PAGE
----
Campbell Shows Poise Under Pressure
Friday, October 19, 2007
While most of his teammates already had left the visitors' locker room at Lambeau Field last Sunday, Washington Redskins quarterback Jason Campbell remained seated at his dressing stall, taking a few minutes to review all that went wrong in a 17-14 loss to Green Bay.
His headset malfunctioned again, making it harder to communicate with the coaching staff, the makeshift offensive line suffered two more injuries and the wide receivers had an off day, leaving Campbell with little help offensively as the Redskins squandered a 14-7 halftime lead. But by the time Campbell prepared to board the team bus, his focus shifted to what he could do to help the Redskins put things in order again.
"From what I've seen of Jason, you're not going to see him start walking around hanging his head or panicking," left guard Pete Kendall said. "He's not going to look at what someone else isn't doing . . . he's going to focus on what he can do better. That's just who he is, and that's one of the reasons why he's so important to this team."
Despite only 12 career starts, Campbell has been a rock for the inconsistent Redskins, coaches and players said, providing production and leadership in the sport's most high-profile position. Campbell already has exceeded Coach Joe Gibbs's high expectations, overcoming the unexpected turnover on the offensive line and an unproductive running game in leading Washington to a 3-2 start. Adjusting to the scrutiny that accompanies playing quarterback for the Redskins, however, has been difficult at times for Campbell, who will be under the microscope even more now.
After a shaky second-half performance against the Packers, the Redskins play Arizona on Sunday at FedEx Field. If needed, Campbell said he's ready to shoulder more of the load.
"With all the injuries we have to our offensive line right now, it's tough, so I probably need to put a little bit more on my shoulders," he said. "It's not just about one guy, you need every guy on the team to pick each other up, but I also know what this team expects from me."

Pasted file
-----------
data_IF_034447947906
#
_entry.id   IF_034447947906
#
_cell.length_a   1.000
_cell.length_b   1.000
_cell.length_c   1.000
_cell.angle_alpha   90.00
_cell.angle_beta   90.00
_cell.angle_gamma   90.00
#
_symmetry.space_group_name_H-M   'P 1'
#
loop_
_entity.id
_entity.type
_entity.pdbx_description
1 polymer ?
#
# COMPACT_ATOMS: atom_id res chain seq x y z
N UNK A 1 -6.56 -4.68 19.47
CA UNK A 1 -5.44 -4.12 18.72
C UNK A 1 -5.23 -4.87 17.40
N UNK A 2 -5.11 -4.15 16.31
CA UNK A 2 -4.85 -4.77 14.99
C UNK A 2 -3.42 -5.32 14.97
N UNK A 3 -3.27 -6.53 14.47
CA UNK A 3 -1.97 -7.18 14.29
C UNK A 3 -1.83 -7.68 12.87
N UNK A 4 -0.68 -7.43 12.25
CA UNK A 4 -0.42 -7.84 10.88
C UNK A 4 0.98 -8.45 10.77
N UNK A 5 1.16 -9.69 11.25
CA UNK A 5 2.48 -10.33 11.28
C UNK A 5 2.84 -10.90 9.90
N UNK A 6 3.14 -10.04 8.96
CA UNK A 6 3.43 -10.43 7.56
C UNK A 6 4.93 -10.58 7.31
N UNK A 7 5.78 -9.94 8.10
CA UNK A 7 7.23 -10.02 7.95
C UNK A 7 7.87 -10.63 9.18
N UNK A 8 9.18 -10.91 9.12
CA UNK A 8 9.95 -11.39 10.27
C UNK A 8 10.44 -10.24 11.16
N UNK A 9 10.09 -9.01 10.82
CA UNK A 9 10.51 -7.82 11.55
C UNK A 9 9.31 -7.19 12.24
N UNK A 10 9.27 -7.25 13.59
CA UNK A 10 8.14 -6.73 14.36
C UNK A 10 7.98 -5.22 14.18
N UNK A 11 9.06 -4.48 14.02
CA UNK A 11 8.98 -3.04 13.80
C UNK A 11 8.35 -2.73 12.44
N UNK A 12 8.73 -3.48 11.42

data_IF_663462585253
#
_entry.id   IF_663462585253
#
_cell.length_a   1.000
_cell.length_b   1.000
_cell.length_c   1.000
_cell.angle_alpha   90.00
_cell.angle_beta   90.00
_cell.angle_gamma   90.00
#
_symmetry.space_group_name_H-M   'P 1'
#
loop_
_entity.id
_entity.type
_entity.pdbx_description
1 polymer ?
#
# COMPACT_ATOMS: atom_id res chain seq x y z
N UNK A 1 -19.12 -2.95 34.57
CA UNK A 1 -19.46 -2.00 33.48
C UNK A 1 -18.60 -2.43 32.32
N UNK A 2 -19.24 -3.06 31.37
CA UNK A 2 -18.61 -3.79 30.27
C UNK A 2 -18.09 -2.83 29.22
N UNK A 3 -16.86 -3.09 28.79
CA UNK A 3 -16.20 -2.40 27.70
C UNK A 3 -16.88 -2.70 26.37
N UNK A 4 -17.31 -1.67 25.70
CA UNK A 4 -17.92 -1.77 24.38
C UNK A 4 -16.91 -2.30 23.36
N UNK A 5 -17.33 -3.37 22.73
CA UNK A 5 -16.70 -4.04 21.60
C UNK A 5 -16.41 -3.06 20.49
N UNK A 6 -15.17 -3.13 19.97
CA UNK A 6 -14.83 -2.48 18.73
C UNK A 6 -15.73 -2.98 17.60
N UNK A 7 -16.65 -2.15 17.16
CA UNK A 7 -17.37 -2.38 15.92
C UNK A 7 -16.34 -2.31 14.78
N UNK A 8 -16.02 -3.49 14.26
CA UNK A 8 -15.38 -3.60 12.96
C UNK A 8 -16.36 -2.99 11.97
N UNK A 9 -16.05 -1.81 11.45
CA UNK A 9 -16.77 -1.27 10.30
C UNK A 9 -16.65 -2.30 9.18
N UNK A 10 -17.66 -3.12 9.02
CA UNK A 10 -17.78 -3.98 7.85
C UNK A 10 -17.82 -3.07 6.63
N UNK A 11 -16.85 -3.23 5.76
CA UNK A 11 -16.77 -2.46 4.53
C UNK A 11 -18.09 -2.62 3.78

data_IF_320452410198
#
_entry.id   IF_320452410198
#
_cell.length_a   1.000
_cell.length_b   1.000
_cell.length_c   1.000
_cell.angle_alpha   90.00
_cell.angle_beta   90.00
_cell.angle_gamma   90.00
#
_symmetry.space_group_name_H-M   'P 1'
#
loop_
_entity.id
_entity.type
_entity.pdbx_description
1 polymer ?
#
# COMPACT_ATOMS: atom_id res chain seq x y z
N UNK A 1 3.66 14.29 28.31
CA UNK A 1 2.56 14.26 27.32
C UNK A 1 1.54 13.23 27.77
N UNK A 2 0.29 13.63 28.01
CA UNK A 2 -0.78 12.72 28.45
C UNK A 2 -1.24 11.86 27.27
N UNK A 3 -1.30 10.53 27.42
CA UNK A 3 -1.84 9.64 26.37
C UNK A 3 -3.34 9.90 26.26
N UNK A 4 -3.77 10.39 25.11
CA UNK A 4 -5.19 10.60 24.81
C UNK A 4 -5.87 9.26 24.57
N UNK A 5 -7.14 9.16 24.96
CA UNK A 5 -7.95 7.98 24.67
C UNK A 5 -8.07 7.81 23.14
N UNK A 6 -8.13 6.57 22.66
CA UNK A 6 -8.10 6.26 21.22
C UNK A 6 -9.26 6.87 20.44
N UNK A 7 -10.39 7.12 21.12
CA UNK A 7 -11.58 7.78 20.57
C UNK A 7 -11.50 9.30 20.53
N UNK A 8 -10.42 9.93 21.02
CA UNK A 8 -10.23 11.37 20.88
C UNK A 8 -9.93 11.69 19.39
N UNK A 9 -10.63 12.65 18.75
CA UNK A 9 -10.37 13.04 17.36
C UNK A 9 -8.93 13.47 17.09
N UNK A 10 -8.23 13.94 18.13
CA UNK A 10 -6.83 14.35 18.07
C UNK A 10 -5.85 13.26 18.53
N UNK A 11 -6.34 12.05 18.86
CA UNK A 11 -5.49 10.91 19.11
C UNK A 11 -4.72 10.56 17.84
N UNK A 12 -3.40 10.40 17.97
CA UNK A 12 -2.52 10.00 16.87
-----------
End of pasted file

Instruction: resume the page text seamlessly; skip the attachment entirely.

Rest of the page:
Campbell, 25, has done his part to stir optimism among Redskins fans after the team's 5-11 flop last season, completing 58.7 percent of his passes for 1,086 yards with five touchdowns and four interceptions. He also has rushed for 86 yards on 18 carries (a 4.8-yard average) and one touchdown. Campbell only has a middle-of-the pack 81.1 passer rating, but that statistic doesn't illustrate his importance to the team, the Redskins said.
"I'm just really proud of Jason," Gibbs said. "He's done everything we've asked him to do, and he's handled it really well. Of all the things I have to worry about right now, Jason isn't one of them."
The health of the offensive line is among Gibbs's main concerns, and Campbell is monitoring the situation closely, too.
The unit has been in flux since starting right tackle Jon Jansen broke his leg in the opener and was lost for the season. Right guard Randy Thomas tore his triceps in the second game, and he hopes to return in December.
Then against the Packers, center Casey Rabach and right tackle Todd Wade, Jansen's replacement, suffered groin injuries and sat out most of the second half. When backup tackle Stephon Heyer injured his hamstring late in the fourth quarter, Wade, who could barely move, returned to the game for the last few plays.
Rabach and Wade said they plan to play against Arizona. Heyer's status is unclear.